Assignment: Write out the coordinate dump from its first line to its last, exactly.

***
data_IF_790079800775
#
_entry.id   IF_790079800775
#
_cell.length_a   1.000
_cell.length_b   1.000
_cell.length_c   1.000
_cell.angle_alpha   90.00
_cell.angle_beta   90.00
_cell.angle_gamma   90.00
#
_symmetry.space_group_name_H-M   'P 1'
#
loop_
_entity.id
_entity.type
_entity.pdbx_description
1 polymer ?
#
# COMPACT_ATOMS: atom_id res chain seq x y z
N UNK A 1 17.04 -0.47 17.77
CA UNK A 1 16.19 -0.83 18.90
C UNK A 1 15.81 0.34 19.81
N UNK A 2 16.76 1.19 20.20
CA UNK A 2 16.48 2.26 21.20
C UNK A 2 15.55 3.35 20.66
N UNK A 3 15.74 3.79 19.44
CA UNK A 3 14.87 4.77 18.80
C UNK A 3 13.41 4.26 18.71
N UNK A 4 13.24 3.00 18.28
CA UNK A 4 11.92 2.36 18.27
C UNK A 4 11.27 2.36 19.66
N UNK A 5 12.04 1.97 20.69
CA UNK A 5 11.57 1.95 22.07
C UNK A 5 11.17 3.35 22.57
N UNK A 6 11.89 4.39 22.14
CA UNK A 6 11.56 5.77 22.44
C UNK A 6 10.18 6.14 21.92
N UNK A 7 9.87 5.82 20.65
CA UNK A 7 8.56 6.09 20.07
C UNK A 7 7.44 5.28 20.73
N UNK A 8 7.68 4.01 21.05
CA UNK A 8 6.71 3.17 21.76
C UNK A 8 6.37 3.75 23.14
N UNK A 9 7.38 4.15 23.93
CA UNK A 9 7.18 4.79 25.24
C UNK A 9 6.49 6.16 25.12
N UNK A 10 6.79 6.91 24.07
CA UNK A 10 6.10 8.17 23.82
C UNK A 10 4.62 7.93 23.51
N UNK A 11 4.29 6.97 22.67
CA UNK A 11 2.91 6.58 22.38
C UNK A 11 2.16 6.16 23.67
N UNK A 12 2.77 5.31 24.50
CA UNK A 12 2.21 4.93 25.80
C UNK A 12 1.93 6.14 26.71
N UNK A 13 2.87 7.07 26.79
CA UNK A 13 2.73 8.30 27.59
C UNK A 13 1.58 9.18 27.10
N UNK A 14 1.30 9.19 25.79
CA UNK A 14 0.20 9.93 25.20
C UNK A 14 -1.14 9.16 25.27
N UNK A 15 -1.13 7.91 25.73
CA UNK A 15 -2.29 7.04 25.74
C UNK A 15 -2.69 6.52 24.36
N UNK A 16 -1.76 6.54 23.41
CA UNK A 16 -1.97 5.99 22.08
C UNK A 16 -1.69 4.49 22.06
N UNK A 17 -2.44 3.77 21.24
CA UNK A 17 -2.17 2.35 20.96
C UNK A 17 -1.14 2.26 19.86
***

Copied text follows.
data_IF_790079800775
#
_entry.id   IF_790079800775
#
_cell.length_a   1.000
_cell.length_b   1.000
_cell.length_c   1.000
_cell.angle_alpha   90.00
_cell.angle_beta   90.00
_cell.angle_gamma   90.00
#
_symmetry.space_group_name_H-M   'P 1'
#
loop_
_entity.id
_entity.type
_entity.pdbx_description
1 polymer ?
#
# COMPACT_ATOMS: atom_id res chain seq x y z
N UNK A 1 17.04 -0.47 17.77
CA UNK A 1 16.19 -0.83 18.90
C UNK A 1 15.81 0.34 19.81
N UNK A 2 16.76 1.19 20.20
CA UNK A 2 16.48 2.26 21.20
C UNK A 2 15.55 3.35 20.66
N UNK A 3 15.74 3.79 19.44
CA UNK A 3 14.87 4.77 18.80
C UNK A 3 13.41 4.26 18.71
N UNK A 4 13.24 3.00 18.28
CA UNK A 4 11.92 2.36 18.27
C UNK A 4 11.27 2.36 19.66
N UNK A 5 12.04 1.97 20.69
CA UNK A 5 11.57 1.95 22.07
C UNK A 5 11.17 3.35 22.57
N UNK A 6 11.89 4.39 22.14
CA UNK A 6 11.56 5.77 22.44
C UNK A 6 10.18 6.14 21.92
N UNK A 7 9.87 5.82 20.65
CA UNK A 7 8.56 6.09 20.07
C UNK A 7 7.44 5.28 20.73
N UNK A 8 7.68 4.01 21.05
CA UNK A 8 6.71 3.17 21.76
C UNK A 8 6.37 3.75 23.14
N UNK A 9 7.38 4.15 23.93
CA UNK A 9 7.18 4.79 25.24
C UNK A 9 6.49 6.16 25.12
N UNK A 10 6.79 6.91 24.07
CA UNK A 10 6.10 8.17 23.82
C UNK A 10 4.62 7.93 23.51
N UNK A 11 4.29 6.97 22.67
CA UNK A 11 2.91 6.58 22.38
C UNK A 11 2.16 6.16 23.67
N UNK A 12 2.77 5.31 24.50
CA UNK A 12 2.21 4.93 25.80
C UNK A 12 1.93 6.14 26.71
N UNK A 13 2.87 7.07 26.79
CA UNK A 13 2.73 8.30 27.59
C UNK A 13 1.58 9.18 27.10
N UNK A 14 1.30 9.19 25.79
CA UNK A 14 0.20 9.93 25.20
C UNK A 14 -1.14 9.16 25.27
N UNK A 15 -1.13 7.91 25.73
CA UNK A 15 -2.29 7.04 25.74
C UNK A 15 -2.69 6.52 24.36
N UNK A 16 -1.76 6.54 23.41
CA UNK A 16 -1.97 5.99 22.08
C UNK A 16 -1.69 4.49 22.06
N UNK A 17 -2.44 3.77 21.24
CA UNK A 17 -2.17 2.35 20.96
C UNK A 17 -1.14 2.26 19.86